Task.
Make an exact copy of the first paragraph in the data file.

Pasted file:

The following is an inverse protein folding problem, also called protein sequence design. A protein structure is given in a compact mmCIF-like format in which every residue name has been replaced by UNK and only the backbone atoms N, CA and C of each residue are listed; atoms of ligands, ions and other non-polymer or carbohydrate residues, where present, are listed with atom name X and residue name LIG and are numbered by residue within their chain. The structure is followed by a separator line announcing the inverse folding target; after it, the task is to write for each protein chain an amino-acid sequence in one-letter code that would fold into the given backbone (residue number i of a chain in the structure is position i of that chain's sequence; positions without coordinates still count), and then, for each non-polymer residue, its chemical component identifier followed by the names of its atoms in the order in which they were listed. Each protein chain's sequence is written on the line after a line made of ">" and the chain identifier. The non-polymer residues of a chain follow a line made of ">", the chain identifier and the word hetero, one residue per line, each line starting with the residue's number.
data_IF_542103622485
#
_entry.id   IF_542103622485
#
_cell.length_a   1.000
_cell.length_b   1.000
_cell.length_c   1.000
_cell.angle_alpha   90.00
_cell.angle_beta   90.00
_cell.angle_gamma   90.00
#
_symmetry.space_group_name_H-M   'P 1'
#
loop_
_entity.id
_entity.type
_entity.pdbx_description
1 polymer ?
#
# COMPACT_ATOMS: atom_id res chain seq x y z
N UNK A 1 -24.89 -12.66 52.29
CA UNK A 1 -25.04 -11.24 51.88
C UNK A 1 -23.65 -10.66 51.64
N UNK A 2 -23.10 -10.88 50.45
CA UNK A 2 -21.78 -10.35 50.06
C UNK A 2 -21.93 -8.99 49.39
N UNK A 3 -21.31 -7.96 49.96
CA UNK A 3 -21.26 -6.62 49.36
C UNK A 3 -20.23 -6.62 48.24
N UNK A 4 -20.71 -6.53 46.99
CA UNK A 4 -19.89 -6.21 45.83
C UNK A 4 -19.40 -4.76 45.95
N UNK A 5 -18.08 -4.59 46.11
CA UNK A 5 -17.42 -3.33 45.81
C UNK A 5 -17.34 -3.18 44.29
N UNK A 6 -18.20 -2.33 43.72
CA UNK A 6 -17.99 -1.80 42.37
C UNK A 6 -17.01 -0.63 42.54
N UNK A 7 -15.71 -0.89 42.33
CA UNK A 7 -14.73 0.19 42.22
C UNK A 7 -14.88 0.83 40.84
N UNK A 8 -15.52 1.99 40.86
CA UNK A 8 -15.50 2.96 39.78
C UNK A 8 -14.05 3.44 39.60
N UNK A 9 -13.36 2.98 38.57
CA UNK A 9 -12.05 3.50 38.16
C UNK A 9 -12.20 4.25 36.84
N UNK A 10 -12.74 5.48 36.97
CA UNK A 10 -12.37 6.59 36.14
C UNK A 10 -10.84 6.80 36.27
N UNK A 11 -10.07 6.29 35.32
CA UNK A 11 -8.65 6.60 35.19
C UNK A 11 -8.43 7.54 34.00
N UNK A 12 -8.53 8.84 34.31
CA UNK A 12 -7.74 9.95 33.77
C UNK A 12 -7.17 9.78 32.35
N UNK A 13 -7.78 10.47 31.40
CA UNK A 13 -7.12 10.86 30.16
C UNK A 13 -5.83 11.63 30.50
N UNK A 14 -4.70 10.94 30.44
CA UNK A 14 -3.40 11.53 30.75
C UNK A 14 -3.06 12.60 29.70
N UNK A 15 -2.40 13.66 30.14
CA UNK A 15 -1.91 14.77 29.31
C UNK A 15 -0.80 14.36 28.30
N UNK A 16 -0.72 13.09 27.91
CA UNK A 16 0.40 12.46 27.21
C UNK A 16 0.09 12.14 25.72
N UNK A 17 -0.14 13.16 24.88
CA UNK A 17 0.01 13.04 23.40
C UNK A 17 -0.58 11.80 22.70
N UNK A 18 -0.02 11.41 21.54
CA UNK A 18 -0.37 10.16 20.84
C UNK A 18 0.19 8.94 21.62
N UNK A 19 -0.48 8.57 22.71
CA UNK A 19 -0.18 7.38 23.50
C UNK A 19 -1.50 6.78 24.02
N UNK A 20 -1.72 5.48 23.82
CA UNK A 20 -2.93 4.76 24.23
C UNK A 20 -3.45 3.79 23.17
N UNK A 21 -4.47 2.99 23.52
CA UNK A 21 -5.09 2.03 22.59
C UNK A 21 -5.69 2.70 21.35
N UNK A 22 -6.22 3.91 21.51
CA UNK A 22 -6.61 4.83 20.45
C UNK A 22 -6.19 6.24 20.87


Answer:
The following is an inverse protein folding problem, also called protein sequence design. A protein structure is given in a compact mmCIF-like format in which every residue name has been replaced by UNK and only the backbone atoms N, CA and C of each residue are listed; atoms of ligands, ions and other non-polymer or carbohydrate residues, where present, are listed with atom name X and residue name LIG and are numbered by residue within their chain. The structure is followed by a separator line announcing the inverse folding target; after it, the task is to write for each protein chain an amino-acid sequence in one-letter code that would fold into the given backbone (residue number i of a chain in the structure is position i of that chain's sequence; positions without coordinates still count), and then, for each non-polymer residue, its chemical component identifier followed by the names of its atoms in the order in which they were listed. Each protein chain's sequence is written on the line after a line made of ">" and the chain identifier. The non-polymer residues of a chain follow a line made of ">", the chain identifier and the word hetero, one residue per line, each line starting with the residue's number.